Officers Don’t Always Need Warrants. Here are the Top Five Search Warrant Exceptions
In colonial days, British officials often invaded peoples’ homes and searched them at random. So, the Founding Fathers added the Fourth Amendment to the Bill of Rights. This provision requires police officers to obtain specific warrants based on probable cause before they may search dwellings, vehicles, clothing, baggage, or other private property.
However, the Fourth Amendment does not prohibit all warrantless searches. It only applies to unreasonable searches. As a matter of law, a search is unreasonable unless it falls under a recognized exception.
If the search and seizure was illegal, a Port St. Lucie criminal defense attorney can ask the judge to exclude the seized drugs or other physical evidence. If that happens, the prosecution collapses, and the judge normally throws the case out of court.
Property owners, or apparent owners, can consent to property searches. These searches include dwellings, vehicles, and containers, like backpacks. An apparent owner is a person like a roommate whose name is not on the lease.
Consent is an affirmative, voluntary act. Opening a door, rolling down a window, or even inviting officers inside is probably not consent to search. At best, it is usually assent. Additionally, officers cannot coerce or threaten people into giving consent. That could include threats like “If you don’t consent, we’ll get a warrant.”
Technically, owners can revoke consent at any time. However, such revocations are difficult to prove in court.
This exception often applies in traffic stops or DUI roadblock stops. If officers see drugs or contraband in plain view, they may seize it without a warrant. That’s assuming officers were lawfully in that position in the first place (e.g. the stop was legal and the roadblock met all lawful requirements). That’s also assuming officers did not use a microscope, telescope, or other viewing aid to bring the item into plain view.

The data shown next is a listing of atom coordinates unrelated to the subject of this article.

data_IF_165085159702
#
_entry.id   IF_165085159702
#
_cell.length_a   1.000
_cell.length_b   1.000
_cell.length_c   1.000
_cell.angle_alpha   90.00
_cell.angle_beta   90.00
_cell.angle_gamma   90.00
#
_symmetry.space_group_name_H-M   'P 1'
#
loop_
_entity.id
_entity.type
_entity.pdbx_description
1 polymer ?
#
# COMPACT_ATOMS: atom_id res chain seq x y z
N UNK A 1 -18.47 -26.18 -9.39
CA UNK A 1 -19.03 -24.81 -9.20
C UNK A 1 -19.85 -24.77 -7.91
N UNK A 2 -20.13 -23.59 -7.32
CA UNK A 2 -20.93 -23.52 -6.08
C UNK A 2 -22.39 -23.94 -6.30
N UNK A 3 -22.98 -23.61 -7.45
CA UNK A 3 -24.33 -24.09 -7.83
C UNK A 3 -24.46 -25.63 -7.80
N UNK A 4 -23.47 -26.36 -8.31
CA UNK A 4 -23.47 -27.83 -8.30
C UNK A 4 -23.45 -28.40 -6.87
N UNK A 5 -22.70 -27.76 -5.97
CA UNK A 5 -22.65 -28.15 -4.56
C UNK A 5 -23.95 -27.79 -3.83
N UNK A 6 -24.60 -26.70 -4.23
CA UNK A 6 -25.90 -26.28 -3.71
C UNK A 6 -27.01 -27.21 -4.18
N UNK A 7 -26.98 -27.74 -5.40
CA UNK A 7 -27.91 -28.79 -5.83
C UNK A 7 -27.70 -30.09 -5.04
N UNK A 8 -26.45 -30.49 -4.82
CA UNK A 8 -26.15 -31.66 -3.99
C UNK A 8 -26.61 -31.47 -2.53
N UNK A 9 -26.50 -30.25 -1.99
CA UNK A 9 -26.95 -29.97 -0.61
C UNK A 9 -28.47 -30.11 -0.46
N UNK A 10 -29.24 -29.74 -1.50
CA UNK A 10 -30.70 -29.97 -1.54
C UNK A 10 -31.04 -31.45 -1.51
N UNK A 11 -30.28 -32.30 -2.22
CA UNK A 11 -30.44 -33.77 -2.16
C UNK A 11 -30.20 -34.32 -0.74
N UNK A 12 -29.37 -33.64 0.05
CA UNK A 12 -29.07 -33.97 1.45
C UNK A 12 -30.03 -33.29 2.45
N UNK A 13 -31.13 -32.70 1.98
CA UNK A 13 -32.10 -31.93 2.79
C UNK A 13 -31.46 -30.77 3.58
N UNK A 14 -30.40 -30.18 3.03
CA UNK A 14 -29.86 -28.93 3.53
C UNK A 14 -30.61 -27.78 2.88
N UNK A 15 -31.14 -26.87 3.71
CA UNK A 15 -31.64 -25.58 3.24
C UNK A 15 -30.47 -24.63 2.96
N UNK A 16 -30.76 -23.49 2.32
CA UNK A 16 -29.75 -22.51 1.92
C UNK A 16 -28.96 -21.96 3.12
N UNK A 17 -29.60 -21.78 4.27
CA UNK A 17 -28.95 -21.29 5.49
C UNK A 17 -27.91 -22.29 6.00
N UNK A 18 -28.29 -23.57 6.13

Partial plain view seizures, such as the barrel of a gun extending from under the seat, are in a grey area.
This exception often applies in dwelling searches. If officers reasonably believe someone might be in trouble, they may enter the dwelling without a warrant, look through the rooms, and seize any contraband they find in plain view. The exigent circumstances rule often applies in vehicle searches as well. For example, a car might be on the side of the road or in a position where it is impeding traffic.
Stop and Frisk
If officers have reasonable suspicion of criminal activity, they may stop people on the street and pat them down for weapons. “Reasonable suspicion” means specific, articulable facts that point to criminal activity. A mere hunch is not enough.
During pat-downs, officers may seize any contraband they see, or rather feel, in plain view. These searches do not always hold up in court. Officers are often hard-pressed to explain how they felt the difference between a baggie of drugs and a baggie of any other substance.
Search Incident to Arrest
Prior to 2009, this loophole was probably the most common search warrant exception. For example, officers could “arrest” drivers for speeding and then search their cars, including the trunk and other private areas. But in Arizona v. Gant, the Supreme Court limited these searches to weapons pat-downs.
Connect with an Aggressive Lawyer
Seized contraband is only admissible in court under limited circumstances. For a free consultation with an experienced Port St. Lucie criminal defense attorney, contact Eighmie Law Firm, P.A. Convenient payment plans are available.